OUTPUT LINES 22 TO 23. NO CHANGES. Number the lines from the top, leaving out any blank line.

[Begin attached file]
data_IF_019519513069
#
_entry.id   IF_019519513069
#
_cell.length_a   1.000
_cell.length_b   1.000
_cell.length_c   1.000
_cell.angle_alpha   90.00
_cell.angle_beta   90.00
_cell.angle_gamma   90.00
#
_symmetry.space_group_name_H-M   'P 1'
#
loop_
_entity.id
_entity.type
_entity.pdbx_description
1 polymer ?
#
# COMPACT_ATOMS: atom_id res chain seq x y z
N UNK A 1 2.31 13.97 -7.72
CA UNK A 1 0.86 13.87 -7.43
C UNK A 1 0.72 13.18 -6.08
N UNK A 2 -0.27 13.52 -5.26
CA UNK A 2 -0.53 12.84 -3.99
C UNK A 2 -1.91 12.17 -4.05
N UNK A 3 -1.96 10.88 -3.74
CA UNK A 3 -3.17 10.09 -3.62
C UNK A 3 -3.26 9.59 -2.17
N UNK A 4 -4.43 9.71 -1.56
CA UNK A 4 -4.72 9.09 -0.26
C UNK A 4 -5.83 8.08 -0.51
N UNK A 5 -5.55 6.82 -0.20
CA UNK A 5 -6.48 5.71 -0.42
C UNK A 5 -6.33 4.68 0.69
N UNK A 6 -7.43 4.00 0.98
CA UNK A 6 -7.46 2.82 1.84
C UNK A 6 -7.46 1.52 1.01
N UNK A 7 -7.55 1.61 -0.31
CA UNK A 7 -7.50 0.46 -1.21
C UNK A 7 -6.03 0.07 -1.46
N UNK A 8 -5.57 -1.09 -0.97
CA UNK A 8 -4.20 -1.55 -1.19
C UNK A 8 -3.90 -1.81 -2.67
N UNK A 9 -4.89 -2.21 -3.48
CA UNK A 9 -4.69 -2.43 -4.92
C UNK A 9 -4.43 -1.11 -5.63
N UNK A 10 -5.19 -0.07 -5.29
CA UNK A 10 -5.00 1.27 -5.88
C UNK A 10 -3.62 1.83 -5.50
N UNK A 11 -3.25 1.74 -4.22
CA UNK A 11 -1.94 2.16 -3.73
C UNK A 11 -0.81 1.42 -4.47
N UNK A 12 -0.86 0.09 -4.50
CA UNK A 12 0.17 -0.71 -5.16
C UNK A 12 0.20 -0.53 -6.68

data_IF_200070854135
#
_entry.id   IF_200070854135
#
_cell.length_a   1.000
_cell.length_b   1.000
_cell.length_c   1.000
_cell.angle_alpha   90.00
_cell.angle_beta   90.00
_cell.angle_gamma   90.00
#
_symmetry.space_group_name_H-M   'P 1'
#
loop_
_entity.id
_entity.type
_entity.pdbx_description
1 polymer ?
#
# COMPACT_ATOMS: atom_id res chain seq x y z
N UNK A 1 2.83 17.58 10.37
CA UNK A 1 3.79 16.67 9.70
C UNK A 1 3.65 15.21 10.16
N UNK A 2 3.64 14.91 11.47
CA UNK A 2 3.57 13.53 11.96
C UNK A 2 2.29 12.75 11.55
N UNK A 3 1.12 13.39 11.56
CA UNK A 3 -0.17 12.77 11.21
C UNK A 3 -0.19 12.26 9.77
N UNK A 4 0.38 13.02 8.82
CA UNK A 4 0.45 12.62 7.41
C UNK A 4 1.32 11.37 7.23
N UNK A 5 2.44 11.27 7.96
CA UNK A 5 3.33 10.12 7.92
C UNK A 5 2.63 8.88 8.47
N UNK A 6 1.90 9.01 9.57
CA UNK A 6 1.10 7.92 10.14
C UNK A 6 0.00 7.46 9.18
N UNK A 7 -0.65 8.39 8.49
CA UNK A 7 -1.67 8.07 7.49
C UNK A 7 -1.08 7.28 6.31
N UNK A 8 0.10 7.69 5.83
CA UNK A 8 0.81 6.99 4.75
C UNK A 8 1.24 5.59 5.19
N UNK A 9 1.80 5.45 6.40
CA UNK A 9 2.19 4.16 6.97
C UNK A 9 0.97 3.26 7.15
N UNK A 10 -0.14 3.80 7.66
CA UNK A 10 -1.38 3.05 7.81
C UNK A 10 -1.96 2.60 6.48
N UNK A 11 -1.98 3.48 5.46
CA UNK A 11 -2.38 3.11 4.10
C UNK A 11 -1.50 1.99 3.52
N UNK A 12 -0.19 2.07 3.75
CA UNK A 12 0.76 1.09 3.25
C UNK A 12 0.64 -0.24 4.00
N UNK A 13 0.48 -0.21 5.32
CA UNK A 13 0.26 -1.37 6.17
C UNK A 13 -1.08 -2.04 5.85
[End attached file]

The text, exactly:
CA UNK A 1 0.86 13.87 -7.43
C UNK A 1 0.72 13.18 -6.08